Emotional Targeting and Influential design [Review]

This week in my journey through CXL Institute’s Conversion Optimization Minidegree, I dig into emotional content strategy with Talia Wolf and Influence and Interactive Design with Dr. Brian Cugelman. Read on to learn more…

This blog post is part 4 in a series where I detail my experiences with the Conversion Optimization Minidegree from CXL Institute.

For transparency, I received a scholarship to this program (for which I’m eternally grateful), but I’ve tried to keep my thoughts and reflections in the following post as unbiased as humanly possible. Of course, we all know that humans are inherently biased - whether we’d like to be or not - so don’t fault me for being human! 😂

Emotional Content Strategy

This week Talia Wolf discussed the idea of most of our decision making being emotionally-based and how brands can use this concept to connect on an emotional level. 

In a mobile-first world where people are constantly on the go, scrolling and multitasking, brands have just 2 seconds to grab their attention. Emotional triggers help you do this. 

It’s interesting to think about, really. 

So much of web design is still focused on the desktop experience. 

We focus on our page design “above the fold”, but with mobile use overtaking desktop, designers need to shift into a different way of thinking to target these users effectively.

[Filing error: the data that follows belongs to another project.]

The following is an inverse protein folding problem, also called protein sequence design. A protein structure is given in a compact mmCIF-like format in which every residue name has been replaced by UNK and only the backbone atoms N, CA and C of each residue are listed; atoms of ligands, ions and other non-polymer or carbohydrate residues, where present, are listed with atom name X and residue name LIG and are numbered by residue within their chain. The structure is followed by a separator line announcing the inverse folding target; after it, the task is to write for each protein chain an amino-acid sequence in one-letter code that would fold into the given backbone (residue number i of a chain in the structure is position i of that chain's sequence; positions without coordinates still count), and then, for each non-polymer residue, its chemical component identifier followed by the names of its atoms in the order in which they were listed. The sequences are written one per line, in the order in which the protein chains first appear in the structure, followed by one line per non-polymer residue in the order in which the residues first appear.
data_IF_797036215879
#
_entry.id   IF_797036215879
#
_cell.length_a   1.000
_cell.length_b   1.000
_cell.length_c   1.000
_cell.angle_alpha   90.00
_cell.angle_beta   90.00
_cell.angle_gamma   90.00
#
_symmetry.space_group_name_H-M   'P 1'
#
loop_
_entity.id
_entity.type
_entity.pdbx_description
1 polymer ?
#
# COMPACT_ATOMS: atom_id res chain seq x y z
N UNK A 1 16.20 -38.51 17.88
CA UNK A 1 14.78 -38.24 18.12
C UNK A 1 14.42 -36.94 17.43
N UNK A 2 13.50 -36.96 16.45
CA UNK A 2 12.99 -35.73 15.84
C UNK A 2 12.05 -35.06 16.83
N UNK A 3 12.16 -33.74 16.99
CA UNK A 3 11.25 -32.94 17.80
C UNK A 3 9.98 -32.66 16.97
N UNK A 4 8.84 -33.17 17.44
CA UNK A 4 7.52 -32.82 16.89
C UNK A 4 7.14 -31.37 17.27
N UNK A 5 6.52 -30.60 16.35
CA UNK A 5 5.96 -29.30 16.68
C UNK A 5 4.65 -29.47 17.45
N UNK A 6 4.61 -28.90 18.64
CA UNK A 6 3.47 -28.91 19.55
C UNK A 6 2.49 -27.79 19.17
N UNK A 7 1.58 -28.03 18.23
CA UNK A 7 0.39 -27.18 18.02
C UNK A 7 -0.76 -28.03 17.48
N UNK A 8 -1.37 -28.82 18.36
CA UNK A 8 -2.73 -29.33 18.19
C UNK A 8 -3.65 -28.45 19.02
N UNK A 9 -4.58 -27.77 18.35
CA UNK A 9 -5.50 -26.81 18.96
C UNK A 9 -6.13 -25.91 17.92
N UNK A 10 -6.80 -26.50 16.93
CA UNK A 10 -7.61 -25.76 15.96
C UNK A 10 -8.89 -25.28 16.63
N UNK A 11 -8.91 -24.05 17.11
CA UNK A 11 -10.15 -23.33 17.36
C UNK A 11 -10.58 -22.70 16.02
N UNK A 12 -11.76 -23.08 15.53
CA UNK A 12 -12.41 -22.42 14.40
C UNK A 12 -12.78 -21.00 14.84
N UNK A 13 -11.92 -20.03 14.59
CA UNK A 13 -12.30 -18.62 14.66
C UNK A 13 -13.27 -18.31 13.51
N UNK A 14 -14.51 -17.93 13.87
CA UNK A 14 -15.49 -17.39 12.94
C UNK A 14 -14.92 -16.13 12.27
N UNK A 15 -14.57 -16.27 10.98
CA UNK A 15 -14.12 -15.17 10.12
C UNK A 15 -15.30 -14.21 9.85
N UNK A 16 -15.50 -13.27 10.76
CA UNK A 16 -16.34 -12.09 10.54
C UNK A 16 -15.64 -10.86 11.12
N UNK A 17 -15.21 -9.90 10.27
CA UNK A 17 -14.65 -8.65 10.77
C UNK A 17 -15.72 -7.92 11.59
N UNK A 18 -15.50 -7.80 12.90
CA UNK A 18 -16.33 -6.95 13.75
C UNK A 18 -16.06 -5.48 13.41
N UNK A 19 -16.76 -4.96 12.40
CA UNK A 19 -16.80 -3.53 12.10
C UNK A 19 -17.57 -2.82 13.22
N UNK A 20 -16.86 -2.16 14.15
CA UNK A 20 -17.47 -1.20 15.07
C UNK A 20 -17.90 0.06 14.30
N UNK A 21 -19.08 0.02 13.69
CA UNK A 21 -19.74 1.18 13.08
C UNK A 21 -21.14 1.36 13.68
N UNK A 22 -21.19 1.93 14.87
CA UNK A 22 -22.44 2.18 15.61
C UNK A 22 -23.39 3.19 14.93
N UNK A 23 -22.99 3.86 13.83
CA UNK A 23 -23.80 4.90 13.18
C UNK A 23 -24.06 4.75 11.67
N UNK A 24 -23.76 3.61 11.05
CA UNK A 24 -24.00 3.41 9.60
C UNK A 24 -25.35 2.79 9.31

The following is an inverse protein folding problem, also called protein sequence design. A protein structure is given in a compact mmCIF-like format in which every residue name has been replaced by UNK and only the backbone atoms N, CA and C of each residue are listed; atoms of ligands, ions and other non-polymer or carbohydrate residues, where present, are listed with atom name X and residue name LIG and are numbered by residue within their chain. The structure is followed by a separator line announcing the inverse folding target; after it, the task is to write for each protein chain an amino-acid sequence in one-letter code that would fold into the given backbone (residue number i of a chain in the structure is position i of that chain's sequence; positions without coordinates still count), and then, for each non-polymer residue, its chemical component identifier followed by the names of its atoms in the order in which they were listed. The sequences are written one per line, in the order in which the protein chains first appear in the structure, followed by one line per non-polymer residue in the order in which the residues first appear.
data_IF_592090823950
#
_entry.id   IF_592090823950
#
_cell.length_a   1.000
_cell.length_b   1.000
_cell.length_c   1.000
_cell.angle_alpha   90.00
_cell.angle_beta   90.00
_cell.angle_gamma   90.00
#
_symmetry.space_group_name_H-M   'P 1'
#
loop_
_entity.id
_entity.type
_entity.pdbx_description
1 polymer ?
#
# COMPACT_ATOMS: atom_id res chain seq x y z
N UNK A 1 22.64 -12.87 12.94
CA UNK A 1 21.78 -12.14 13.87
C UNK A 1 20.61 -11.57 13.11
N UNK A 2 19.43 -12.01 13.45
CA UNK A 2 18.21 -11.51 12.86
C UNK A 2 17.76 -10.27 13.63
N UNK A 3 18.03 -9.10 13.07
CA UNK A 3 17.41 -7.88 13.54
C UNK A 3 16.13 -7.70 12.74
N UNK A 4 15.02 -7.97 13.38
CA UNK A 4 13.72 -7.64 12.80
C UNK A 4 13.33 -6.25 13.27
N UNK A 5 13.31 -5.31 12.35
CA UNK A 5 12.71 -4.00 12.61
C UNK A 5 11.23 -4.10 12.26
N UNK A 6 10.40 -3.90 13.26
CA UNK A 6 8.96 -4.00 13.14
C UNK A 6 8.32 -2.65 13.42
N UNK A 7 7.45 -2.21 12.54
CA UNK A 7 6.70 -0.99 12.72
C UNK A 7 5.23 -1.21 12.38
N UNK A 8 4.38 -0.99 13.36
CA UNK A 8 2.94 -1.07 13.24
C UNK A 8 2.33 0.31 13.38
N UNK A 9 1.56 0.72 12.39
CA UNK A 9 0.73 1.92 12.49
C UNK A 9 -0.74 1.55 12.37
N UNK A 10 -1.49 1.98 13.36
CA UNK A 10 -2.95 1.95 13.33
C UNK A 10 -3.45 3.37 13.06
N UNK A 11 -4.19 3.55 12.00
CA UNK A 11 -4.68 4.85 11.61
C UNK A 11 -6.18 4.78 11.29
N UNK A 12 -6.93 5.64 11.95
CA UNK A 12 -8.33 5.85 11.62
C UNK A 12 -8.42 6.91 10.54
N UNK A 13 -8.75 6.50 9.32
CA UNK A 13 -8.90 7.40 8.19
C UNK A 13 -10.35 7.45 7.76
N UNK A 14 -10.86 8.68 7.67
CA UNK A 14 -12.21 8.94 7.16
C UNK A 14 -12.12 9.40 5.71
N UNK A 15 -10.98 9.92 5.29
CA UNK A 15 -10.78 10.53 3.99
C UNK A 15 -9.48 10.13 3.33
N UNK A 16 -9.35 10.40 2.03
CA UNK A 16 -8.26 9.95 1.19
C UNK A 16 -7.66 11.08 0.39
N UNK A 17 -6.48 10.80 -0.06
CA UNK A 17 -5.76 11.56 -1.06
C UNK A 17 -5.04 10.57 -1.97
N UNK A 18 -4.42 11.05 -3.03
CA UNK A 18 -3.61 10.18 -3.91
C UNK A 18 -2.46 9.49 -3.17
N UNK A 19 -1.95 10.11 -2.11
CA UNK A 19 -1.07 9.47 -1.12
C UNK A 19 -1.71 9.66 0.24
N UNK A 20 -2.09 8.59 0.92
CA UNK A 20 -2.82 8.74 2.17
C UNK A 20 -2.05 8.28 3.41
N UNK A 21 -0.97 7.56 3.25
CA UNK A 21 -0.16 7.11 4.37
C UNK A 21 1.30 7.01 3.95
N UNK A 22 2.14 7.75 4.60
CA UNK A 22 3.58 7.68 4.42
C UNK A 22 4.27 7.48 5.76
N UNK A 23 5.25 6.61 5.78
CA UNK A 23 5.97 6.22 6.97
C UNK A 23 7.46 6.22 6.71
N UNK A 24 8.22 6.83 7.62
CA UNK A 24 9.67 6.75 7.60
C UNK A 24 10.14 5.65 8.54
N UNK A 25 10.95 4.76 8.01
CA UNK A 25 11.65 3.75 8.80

And how are we going to to this? 

By speaking to the “fast” brain. The emotional brain must come first.

Developing Your Emotional Content

In Talia’s 4 emotional content framework, she breaks the process down into 4 steps:

  1. Emotional competitor analysis
  2. Emotional SWOT
  3. Emotional content strategy
  4. Testing

Emotional Competitor Analysis

Unlike a typical competitor analysis, with an emotional competitor analysis, you look at how your competitors are using emotions and analyze this to understand the market emotionally and how your product fits in. 

She advises looking at 10-15 competitors/companies that serve your audience and analyzing their targeting on 4 different parameters:

  1. Messaging: what are they saying on their landing page?
  2. Colors: colors can convey emotions – which are they using?
  3. Image: what images are they using and why?
  4. Emotional triggers: how are they trying to make their customers feel?

Once you have all this information, you can draw comparisons between them in order to understand commonalities and differences, as well as potential angles for you to stand out.  

Emotional SWOT

SWOT stands for Strengths, Weaknesses, Opportunities, and Threats. An Emotional SWOT looks at how the customer feels emotionally about your company and about how they feel about your industry as a whole. 

Customer interviews are great for getting insight into how they feel about their problems, their desires, and how your product or service fits into their emotional narrative. 

You can also use polls and surveys on your website or in your email or chat widgets to connect with customers on your site. 

Brainstorming and using other research methods like Reddit and forums isn’t a bad idea to start, but make sure to get out of your office and start talking with your target audience for the real gold.

Emotional Content Strategy

Once you have your SWOT results, you can move to your emotional content strategy. Here’s where you take what people have said they feel are negatives, and address them.